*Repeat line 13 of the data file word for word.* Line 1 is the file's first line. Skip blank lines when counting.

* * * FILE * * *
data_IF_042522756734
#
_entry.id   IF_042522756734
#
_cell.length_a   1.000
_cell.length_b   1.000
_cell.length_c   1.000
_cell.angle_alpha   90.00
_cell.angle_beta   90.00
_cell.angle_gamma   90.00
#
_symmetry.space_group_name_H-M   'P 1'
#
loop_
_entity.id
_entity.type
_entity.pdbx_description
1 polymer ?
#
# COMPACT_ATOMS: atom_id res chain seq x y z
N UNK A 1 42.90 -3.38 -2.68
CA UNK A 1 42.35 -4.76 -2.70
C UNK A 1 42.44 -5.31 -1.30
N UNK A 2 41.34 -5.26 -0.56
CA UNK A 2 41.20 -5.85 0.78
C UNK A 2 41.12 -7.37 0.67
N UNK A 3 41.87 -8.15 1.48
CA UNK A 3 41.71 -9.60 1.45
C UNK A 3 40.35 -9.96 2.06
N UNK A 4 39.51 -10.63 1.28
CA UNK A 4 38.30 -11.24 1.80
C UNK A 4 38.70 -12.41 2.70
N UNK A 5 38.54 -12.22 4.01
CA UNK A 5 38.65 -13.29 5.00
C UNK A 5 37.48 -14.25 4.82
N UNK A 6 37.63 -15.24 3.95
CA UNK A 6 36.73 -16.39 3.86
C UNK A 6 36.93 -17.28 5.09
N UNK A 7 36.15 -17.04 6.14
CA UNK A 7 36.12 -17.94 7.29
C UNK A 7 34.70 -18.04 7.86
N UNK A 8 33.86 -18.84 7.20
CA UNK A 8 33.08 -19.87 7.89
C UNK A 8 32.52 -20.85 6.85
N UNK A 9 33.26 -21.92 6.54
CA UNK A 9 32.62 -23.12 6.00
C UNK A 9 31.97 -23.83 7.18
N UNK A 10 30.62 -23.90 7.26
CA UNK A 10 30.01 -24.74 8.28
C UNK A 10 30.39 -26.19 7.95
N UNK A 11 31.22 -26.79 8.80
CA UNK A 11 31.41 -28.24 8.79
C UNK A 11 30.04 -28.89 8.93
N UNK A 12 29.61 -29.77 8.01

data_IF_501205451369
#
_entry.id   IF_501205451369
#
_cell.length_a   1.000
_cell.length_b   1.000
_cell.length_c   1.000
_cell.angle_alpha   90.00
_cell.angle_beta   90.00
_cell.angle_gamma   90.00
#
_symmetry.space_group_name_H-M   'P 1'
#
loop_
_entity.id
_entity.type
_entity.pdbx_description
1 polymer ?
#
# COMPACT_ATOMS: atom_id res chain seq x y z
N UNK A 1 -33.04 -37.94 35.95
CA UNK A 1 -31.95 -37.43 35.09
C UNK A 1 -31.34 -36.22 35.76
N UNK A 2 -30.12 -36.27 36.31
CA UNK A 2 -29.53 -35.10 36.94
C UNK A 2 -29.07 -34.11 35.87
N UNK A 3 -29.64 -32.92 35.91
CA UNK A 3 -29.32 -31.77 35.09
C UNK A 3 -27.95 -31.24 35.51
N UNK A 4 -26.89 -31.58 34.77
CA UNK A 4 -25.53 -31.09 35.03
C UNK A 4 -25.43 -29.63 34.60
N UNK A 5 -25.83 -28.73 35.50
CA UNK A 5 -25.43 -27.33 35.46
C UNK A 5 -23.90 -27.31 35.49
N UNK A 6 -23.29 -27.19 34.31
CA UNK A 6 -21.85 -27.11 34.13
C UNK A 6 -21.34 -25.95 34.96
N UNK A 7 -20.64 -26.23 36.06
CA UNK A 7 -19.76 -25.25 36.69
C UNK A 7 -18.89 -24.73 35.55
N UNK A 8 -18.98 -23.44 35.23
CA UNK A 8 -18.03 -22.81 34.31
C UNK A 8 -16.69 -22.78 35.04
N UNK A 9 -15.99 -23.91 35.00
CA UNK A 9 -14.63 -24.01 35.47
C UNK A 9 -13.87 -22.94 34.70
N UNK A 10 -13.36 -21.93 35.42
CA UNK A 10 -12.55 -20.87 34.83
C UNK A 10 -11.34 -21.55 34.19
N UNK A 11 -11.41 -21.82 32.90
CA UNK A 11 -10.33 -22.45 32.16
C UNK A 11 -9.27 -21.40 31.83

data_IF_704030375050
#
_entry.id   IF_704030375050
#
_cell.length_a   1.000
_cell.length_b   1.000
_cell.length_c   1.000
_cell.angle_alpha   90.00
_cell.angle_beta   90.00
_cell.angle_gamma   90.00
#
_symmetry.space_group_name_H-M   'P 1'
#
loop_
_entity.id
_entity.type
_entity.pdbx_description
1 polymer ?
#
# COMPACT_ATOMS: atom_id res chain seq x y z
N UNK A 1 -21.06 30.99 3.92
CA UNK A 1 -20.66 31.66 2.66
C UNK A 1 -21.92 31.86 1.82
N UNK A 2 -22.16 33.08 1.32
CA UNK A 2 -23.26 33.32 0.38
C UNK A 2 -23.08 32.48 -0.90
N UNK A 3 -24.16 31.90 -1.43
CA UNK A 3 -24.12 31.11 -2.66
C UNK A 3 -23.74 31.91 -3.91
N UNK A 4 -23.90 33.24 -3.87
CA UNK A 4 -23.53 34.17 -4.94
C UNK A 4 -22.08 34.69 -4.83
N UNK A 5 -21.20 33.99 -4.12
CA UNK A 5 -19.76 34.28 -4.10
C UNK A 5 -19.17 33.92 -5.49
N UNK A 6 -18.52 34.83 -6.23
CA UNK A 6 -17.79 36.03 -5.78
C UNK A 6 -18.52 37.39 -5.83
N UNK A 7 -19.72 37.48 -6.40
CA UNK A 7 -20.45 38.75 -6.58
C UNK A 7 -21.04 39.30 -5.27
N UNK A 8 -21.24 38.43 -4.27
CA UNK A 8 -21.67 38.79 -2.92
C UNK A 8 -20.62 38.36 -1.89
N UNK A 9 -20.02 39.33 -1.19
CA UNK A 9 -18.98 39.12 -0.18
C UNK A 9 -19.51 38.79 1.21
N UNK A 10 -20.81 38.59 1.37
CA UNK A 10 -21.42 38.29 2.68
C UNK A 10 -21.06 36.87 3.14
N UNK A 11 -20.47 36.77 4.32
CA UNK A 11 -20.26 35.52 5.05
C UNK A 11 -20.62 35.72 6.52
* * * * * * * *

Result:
#